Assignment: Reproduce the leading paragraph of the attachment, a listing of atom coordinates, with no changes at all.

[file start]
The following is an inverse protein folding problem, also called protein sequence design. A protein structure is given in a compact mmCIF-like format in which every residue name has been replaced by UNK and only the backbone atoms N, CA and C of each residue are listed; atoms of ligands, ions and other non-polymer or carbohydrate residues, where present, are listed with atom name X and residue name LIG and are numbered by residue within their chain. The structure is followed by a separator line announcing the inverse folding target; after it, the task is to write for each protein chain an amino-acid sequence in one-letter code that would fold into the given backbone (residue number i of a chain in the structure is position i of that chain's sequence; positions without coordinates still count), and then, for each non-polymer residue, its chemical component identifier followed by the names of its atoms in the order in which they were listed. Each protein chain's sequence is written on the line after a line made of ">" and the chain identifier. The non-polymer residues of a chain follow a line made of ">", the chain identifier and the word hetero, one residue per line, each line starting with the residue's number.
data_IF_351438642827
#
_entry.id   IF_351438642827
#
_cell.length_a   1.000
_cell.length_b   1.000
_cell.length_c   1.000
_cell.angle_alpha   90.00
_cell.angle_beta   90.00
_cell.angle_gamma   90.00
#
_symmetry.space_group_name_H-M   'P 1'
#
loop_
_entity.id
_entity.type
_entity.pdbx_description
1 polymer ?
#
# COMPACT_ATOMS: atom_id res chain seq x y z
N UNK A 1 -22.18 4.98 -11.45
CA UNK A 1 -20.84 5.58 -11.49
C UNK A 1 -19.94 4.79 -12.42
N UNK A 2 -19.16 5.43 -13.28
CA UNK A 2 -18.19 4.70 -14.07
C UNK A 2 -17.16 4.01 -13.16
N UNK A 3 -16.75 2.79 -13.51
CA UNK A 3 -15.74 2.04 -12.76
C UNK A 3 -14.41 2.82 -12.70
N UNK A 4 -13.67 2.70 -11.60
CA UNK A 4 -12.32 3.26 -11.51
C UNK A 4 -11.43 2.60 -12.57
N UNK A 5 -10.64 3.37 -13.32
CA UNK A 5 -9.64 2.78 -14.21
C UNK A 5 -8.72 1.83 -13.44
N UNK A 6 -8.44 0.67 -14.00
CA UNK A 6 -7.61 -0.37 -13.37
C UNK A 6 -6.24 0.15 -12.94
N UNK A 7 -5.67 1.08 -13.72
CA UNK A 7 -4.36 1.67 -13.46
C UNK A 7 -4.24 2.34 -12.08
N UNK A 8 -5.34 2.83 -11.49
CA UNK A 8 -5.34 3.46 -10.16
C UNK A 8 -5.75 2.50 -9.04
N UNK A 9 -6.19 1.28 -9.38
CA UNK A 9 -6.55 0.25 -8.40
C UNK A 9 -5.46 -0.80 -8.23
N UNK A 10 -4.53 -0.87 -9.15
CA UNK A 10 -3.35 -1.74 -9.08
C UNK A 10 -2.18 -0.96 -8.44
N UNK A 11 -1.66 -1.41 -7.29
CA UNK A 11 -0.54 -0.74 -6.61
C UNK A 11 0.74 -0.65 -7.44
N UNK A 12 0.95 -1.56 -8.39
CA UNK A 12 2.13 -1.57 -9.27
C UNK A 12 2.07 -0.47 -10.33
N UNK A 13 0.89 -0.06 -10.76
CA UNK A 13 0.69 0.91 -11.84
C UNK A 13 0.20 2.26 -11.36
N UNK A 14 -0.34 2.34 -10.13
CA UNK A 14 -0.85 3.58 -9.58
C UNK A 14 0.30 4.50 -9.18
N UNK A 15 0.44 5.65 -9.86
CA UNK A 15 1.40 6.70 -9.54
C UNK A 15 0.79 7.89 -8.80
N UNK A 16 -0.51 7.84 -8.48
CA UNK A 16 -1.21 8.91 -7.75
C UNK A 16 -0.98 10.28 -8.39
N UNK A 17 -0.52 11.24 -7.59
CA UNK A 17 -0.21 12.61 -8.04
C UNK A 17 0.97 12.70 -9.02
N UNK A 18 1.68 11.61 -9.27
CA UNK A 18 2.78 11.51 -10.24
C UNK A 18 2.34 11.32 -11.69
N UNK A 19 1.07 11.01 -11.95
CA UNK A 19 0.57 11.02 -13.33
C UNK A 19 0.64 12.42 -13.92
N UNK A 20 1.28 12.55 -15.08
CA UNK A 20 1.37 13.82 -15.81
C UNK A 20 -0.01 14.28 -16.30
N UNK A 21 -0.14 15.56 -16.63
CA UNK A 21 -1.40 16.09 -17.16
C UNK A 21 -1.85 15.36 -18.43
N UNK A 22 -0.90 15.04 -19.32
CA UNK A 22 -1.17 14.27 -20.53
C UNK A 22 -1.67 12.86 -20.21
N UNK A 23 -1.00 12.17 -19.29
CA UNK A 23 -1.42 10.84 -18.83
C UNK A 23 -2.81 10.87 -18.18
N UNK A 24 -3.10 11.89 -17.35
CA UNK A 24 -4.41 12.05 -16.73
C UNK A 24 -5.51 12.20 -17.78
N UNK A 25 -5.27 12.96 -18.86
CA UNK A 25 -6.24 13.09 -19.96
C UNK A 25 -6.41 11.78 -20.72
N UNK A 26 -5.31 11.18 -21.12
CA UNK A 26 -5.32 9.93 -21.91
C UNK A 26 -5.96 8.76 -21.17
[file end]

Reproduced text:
The following is an inverse protein folding problem, also called protein sequence design. A protein structure is given in a compact mmCIF-like format in which every residue name has been replaced by UNK and only the backbone atoms N, CA and C of each residue are listed; atoms of ligands, ions and other non-polymer or carbohydrate residues, where present, are listed with atom name X and residue name LIG and are numbered by residue within their chain. The structure is followed by a separator line announcing the inverse folding target; after it, the task is to write for each protein chain an amino-acid sequence in one-letter code that would fold into the given backbone (residue number i of a chain in the structure is position i of that chain's sequence; positions without coordinates still count), and then, for each non-polymer residue, its chemical component identifier followed by the names of its atoms in the order in which they were listed. Each protein chain's sequence is written on the line after a line made of ">" and the chain identifier. The non-polymer residues of a chain follow a line made of ">", the chain identifier and the word hetero, one residue per line, each line starting with the residue's number.